The active part has been removed (oxidized generally) from the emulsion. It is also a variable quantity from batch to batch of raw gelatin. We used to used what were termed Hard, Medium and Soft grades of active gelatin to achieve the various speeds and contrast grades. That is now achieved in a precise manner by addition of an exact quantity of an active sulfur compound such as was removed from the gelatin.

    The original component was allyl thiourea.

    PE
     
  9. Jeanne

    Jeanne Subscriber

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    This -- as well as other postings -- has got me wondering if there is a source for soft grade gelatin here in the US. Seems like most suppliers (B&S, PF, Artcraft) carry 250 bloom only.
     
  10. Photo Engineer

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    Jeanne;

    All of their gelatin comes from either one of two suppliers in the US AFAIK.

    The only active (non oxidized) gelatin is Knox unflavored food gelatin, but it has so many additives that it is about 30% gelatin and 70% additive. It is virtually unusable IMHO for emulsion work, as it varies from batch to batch.

    PE
     
  11. htmlguru4242

    htmlguru4242 Member

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    Can't the additives be removed from the Knox gelatine?
     
  12. David A. Goldfarb

    David A. Goldfarb Moderator Staff Member

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    Even if they could, you can get photo grade 250 Bloom gelatin from Artcraft for $19.90/lb.
     
  13. Photo Engineer

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    The additives cannot be removed without specialized equipment.

    Inactive (oxidized) photo grade gelatins are available in 3 grades. They are 75 bloom, 175 bloom and 250 bloom.

    PE
     
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  15. robopro

    robopro Member

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    PE, here's a copy of a gelatin formula I found an the web as a lab experiment a couple days ago. I'm curious how you would rate it, especially for sensitivity, quality, and longevity.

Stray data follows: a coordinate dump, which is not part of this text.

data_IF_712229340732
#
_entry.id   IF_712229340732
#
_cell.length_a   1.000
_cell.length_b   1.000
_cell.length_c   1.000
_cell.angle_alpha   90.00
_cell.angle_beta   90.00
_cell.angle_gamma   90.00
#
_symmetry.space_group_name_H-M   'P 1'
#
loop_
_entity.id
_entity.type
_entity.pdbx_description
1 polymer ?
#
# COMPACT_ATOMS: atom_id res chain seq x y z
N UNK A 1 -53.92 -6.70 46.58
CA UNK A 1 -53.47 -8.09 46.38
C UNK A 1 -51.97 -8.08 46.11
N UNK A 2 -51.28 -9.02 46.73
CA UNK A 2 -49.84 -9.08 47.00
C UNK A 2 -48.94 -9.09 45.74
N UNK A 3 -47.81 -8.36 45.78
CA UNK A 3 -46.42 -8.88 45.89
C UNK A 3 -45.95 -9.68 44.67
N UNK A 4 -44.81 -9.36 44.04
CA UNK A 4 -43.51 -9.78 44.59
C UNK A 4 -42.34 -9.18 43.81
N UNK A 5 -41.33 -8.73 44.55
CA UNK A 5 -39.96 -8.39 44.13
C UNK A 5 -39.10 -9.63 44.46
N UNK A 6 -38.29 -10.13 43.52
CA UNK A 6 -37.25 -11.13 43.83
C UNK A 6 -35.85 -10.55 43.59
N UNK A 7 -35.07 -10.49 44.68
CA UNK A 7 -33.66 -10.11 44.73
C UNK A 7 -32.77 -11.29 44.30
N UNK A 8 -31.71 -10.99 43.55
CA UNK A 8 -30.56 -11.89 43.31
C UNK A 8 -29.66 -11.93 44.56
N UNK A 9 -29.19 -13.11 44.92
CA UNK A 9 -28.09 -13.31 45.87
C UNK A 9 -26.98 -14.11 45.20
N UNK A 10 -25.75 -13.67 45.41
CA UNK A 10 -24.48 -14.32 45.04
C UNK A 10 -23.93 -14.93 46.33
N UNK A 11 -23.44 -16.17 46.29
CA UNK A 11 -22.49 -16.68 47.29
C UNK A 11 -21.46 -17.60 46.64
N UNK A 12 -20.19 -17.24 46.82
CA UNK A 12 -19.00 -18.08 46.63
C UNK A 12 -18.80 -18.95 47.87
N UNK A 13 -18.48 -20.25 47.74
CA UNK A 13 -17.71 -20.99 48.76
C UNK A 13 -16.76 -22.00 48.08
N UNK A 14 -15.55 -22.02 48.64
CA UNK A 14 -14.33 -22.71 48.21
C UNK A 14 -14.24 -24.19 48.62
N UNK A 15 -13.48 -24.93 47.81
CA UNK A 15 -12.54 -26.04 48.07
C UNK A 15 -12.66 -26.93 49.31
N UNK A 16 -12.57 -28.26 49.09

With the lights on, dissolve 2.4 g of potassium chloride and 1.2 g of potassium bromide in 100.0 ml of distilled water. Place this solution on a stirrer hot plate and bring the temperature to 35ºC. Add 20.0 g gelatin. Set this aside to thicken. In another beaker dissolve 6.0 g of silver nitrate in 60.0 ml of distilled water. Assemble the constant temperature apparatus shown below. Run the hot water for a while to ensure temperature is about 50ºC. Heat the potassium chloride-gelatin mixture in the beaker to about 50ºC.
    The remainder of this experiment must be done with a safety light as the photographic emulsion is extremely light sensitive once it is prepared. Add the silver nitrate solution slowly, with continued stirring, to the gelatin-halide mixture. The rate of addition should be no greater than 1 mL per 3 seconds. Ripen at 50C for 2 hours while stirring. At the end of this digestion period, add another 10.0 g of gelatin. Once this has dissolved, you can chill the emulsion with an ice bath. If necessary, the experiment can be stopped at this point. Wrap the emulsion beaker with foil, label and store in the refrigerator.
    If the emulsion is shredded and washed, then cold tones will be observed. If it is left unwashed, warm tones will be obtained. The emulsion should now be melted and with continuous stirring, held at approximately 60ºC for 1½ hours. At the end of this second digestion period. 0.125 g of chrome alum (dissolved in a minimum of H2O) can then be added as a hardener, but the alum will make the gelatin very thick.
     
  16. Photo Engineer

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    I see a few things to comment on.

    The gelatin level is rather high compared to what I make. The silver level is a bit low compared to what I make.

    The emulsion will be a normal Cl/Br paper with a rather slow speed, say about 2 - 6 stops slower than current enlarging papers. I can't really tell without testing it, but that would be my guess due to the lack of sulfur sensitization. If the formula assumes active gelatin, then I would not care to predict the contrast, but it could be quite low.

    Most published formulas omit telling you that they use active gelatin or that they use a sulfur sensitization step.

    I would use 10% glyoxal instead of chrome alum.

    PE
     
  17. OldBikerPete

    OldBikerPete Subscriber

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    G'day PE.
    Your formula mentions a spectral sensitising dye - can you be more specific?
     
  18. Photo Engineer

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    These dyes are hard to get and run about $100 - $200 / gram (US). To save money and effort, I use erythrosine, which is a food dye and is about $20 / gram and can be bought from most chemical supply houses.

    It is very very low in toxicity.